ATalking History Project
On Monday morning, September 13, 1971, an uprising by prison inmates of the Attica Correctional Facility, a maximum security prison located in western New York, ended in the bloodiest prison confrontation in American history. Five days earlier, thirteen hundred prisoners had rebelled, taken over the prison, and held forty guards hostage. Issuing a list of demands—including calls for improvements in living conditions as well as educational and training opportunities—they entered into negotiations with state officials. The negotiations failed and state police and national guard troops seized the prison; in the course of taking it over they killed forty-three individuals, including ten hostages.
The Attica Rebellion is more than a prison insurrection. It is also a window into the time and culture that produced it. It offers scholars and non-scholars alike an opportunity to examine closely a facet of our society that most of us rarely see or experience yet which is increasingly viewed by other nations and cultures as a fixture of American life. We lock away millions of people every decade in penal institutions; occasionally, as in the case of Attica, their inmates rebel and become socially and politically visible. When they become visible, so do our prisons and our criminal justice system.
Prisoners rebel for various reasons: because the warden is insensitive and cruel, because they are abused by guards, because living and sleeping conditions become intolerable, because certain prison communities foster group militancy, because social and cultural movements outside prisons encourage rebellion. Whatever the reasons, the act of rebellion brings public attention.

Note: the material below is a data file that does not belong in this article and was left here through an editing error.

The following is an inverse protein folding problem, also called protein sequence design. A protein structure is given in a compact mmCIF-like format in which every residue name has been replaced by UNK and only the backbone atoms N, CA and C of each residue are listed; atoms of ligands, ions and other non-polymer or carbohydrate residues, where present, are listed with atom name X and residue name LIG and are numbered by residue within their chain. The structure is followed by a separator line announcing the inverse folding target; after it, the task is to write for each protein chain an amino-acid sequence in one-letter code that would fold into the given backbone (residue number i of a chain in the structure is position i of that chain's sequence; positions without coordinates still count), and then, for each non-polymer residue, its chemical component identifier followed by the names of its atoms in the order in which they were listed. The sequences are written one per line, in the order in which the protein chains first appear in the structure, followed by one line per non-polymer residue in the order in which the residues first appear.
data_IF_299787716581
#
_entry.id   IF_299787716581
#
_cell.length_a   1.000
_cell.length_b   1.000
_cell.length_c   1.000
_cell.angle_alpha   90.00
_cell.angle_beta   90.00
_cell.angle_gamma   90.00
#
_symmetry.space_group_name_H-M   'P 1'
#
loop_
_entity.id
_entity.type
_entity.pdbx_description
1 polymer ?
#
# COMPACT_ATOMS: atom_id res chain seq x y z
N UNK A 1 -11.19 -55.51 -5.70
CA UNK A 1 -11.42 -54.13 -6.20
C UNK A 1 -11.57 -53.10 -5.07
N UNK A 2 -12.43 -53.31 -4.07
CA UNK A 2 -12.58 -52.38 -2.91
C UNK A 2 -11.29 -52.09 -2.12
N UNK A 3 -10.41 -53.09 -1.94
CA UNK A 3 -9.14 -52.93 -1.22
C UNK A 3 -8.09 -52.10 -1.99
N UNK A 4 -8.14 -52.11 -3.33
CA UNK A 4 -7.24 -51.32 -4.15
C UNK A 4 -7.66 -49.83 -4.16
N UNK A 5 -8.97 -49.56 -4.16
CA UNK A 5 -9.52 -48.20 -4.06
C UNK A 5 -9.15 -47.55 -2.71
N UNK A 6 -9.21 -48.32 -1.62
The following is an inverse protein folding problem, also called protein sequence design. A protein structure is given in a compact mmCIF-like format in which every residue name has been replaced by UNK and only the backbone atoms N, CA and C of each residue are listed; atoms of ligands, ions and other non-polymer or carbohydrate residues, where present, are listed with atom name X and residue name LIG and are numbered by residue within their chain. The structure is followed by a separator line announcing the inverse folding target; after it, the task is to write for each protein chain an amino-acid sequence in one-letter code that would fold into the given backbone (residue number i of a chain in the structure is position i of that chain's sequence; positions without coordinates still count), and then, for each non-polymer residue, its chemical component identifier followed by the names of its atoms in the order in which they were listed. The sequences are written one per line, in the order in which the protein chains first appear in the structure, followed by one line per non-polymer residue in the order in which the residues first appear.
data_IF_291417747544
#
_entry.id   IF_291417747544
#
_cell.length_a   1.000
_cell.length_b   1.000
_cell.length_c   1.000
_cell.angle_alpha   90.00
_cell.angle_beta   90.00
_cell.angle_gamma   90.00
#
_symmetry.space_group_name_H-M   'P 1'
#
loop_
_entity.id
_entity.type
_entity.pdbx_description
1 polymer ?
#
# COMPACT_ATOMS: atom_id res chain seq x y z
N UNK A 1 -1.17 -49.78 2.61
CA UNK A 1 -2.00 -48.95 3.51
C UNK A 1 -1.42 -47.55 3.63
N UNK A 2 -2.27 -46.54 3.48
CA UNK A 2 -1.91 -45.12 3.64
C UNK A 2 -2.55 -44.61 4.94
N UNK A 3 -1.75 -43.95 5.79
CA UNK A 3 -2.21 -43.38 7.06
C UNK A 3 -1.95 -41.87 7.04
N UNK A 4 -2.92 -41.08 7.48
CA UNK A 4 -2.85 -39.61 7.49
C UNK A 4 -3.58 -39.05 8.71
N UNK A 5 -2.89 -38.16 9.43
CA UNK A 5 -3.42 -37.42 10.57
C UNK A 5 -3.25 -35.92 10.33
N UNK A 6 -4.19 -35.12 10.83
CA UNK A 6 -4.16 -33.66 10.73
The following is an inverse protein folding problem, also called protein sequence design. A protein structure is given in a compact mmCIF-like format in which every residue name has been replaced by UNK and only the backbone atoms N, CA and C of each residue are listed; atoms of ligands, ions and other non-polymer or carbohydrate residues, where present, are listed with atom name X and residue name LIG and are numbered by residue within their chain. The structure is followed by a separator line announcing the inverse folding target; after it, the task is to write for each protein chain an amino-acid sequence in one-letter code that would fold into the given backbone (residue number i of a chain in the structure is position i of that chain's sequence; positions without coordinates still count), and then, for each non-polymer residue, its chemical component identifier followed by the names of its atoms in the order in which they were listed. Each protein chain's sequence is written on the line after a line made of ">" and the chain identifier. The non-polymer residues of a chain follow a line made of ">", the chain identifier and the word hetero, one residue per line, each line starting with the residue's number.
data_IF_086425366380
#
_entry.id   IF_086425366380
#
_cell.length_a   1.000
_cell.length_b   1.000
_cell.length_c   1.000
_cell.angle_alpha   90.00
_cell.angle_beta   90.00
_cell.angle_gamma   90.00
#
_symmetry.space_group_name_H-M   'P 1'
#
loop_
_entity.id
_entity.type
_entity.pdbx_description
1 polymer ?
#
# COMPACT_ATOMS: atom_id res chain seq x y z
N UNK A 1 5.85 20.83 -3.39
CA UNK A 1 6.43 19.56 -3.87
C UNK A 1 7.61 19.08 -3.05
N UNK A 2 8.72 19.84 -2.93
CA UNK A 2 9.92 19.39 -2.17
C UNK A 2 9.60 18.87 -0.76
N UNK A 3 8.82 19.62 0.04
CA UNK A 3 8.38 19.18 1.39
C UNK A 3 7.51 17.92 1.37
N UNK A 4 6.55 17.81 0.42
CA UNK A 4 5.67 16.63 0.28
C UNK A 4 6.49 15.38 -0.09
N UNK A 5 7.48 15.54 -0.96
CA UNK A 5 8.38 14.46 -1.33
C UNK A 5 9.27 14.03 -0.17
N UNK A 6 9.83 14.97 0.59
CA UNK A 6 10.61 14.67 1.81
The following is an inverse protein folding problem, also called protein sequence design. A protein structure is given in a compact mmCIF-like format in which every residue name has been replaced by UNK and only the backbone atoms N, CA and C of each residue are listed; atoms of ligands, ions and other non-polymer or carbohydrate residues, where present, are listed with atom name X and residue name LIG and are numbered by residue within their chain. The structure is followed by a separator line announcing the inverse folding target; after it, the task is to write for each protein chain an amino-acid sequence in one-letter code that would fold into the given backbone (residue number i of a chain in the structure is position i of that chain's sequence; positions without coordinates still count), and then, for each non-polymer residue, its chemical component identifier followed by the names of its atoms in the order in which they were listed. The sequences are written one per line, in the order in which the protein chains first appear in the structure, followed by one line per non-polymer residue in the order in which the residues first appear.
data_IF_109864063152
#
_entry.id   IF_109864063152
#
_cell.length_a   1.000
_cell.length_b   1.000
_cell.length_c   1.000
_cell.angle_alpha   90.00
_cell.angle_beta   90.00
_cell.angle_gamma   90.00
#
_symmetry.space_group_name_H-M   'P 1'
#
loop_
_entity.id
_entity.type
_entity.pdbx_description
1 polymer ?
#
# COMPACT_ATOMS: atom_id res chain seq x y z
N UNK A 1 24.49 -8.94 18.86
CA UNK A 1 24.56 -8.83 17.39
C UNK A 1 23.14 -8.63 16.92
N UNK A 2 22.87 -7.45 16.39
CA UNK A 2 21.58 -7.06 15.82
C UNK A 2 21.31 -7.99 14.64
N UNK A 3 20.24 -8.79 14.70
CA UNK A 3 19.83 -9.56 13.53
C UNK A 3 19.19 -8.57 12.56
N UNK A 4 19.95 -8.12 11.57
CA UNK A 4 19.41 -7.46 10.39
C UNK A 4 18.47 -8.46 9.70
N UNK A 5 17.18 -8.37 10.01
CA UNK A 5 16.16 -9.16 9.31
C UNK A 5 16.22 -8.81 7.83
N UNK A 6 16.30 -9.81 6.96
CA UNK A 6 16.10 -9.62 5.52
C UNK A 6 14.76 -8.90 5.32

Utlimately, the Attica Rebellion is about us. Revisiting it permits us to peer into a world that we, after all, created—and perhaps reexamine our penal institutions once again, without waiting for another bloody rebellion. By bringing to the public the numerous documents, radio documentaries, films, videos, and interviews that were produced during and after the events of September 1971, we hope to give teachers, students, and the general public an opportunity to directly experience and reflect on the events and participants of the Attica Rebellion—and to stimulate debate and discussion of America's criminal justice system.
With the cooperation of the New York State Archives and the Pacifica Foundation, we have gathered together an extensive collection of audio, video, and textual records of the Attica rebellion—including written transcripts and audio recordings of the McKay Commission hearings as well as dozens of audio documentaries produced by the Pacifica Foundation. The documentaries contain many hours of interviews with key actors in and observers of the drama played out in September of 1971. We have also asked historians to contribute their perspectives on the story of Attica. We hope you find these resources useful to understanding the history of the event and the history of New York and American penal institutions in general.